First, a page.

The plan was to recreate a Disney World attraction. Not just put on costumes and play It’s a Small World over and over, but create a fully immersive, multimedia walk-through with interactive video projection and animated props. It was to be the greatest Halloween decorating effort to ever exist. Then a computer interface broke and none of it happened.
The plan was conceived of while on vacation several years ago. There is a spot on Expedition Everest at Disney’s Animal Kingdom where the roller coaster stops and an image of a yeti is shown tearing up the track. We recorded a video of the ride and noticed that the yeti image came through pretty well. It was then that we had the thought that if you had the right seat on the train and had a camera set-up with the right lens, one might be able to acquire a copy of the yeti projection.
Fast forward to this year. Camera in hand, we ride through a few times and get the video in question:
Having the video was only a small part of the plan. As in the ride, the video is only a distraction to misdirect the viewer from seeing the big scary surprise moment. For that we would need a seven-foot tall animated yeti.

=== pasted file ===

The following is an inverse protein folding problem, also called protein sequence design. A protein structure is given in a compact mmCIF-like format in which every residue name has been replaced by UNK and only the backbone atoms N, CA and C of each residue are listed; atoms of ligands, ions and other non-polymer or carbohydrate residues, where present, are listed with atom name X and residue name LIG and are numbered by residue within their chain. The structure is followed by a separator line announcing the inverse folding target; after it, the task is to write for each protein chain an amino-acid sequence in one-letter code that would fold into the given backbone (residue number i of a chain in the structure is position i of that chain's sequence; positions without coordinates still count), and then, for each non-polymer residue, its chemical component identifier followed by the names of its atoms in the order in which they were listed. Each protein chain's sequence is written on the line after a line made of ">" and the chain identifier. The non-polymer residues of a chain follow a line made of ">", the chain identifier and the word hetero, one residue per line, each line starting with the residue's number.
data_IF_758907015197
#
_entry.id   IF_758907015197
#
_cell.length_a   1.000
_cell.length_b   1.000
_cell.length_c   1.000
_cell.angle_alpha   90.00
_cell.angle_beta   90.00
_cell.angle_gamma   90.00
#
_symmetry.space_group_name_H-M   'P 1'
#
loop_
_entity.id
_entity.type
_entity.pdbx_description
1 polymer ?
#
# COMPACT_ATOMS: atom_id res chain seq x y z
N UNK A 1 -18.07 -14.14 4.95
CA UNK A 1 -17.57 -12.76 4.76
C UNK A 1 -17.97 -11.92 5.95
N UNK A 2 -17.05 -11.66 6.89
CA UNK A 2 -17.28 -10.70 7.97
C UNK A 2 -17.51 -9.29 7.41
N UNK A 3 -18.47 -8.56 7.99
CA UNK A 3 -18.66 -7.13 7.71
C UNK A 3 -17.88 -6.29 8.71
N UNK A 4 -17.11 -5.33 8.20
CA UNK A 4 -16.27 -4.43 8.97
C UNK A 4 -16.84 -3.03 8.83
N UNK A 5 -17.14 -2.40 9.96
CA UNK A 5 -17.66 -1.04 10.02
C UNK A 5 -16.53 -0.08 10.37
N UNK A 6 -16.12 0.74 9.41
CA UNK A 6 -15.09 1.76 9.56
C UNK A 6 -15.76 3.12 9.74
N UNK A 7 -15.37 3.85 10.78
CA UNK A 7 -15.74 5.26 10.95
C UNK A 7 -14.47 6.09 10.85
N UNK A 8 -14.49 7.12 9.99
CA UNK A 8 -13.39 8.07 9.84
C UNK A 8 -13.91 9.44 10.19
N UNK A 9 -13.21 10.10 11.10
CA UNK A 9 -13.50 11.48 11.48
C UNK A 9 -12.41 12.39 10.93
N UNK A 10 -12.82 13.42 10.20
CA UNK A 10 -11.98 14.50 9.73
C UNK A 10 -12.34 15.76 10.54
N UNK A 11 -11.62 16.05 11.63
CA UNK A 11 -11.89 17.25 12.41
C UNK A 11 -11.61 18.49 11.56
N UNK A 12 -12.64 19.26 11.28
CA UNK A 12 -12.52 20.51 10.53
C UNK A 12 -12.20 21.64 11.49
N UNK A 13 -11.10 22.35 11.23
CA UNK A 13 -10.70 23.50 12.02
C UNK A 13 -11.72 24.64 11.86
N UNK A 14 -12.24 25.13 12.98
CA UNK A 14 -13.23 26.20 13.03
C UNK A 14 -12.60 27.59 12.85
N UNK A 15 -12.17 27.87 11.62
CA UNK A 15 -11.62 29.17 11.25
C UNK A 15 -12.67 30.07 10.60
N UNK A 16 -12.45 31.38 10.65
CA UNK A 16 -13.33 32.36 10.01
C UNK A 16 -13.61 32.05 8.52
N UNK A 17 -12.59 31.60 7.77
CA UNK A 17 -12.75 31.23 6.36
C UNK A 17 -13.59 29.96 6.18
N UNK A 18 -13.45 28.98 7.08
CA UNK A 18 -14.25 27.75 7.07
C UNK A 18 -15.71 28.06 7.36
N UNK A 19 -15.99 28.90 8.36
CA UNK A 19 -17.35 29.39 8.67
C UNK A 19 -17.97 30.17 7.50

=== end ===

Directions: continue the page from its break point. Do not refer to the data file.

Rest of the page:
For the body of the yeti, we cheated and bought a costume. In retrospect, it might have been a better plan to hire some kid to wear the costume and simply jump out of the bushes periodically, but in true Disney style we built a frame to support the costume with pneumatic arm lifts and animated eyes.
The animated eyes gave the yeti life. They would look around and blink just like a real yeti. The eye animation was executed from a Raspberry Pi single board computer separate from the rest of the system, so they would work even if everything else failed.
The rest was lighting, music and staging. With a tent in the yard, Tibetan music playing and fluttering prayer flags, you were supposed to be transported to a hiking camp on the way to climb Everest. However, with all the lighting, video and the yeti movement under computer control, everything was left dark when the computer died.
Ultimately, the plan was probably flawed from the start. We overestimated how many families would have visited Disney World. It seemed like not that many people got the references to Tibet. Presence of the tent just confused people. Most concluded that the theme was “winter camping.” Hard to argue with that.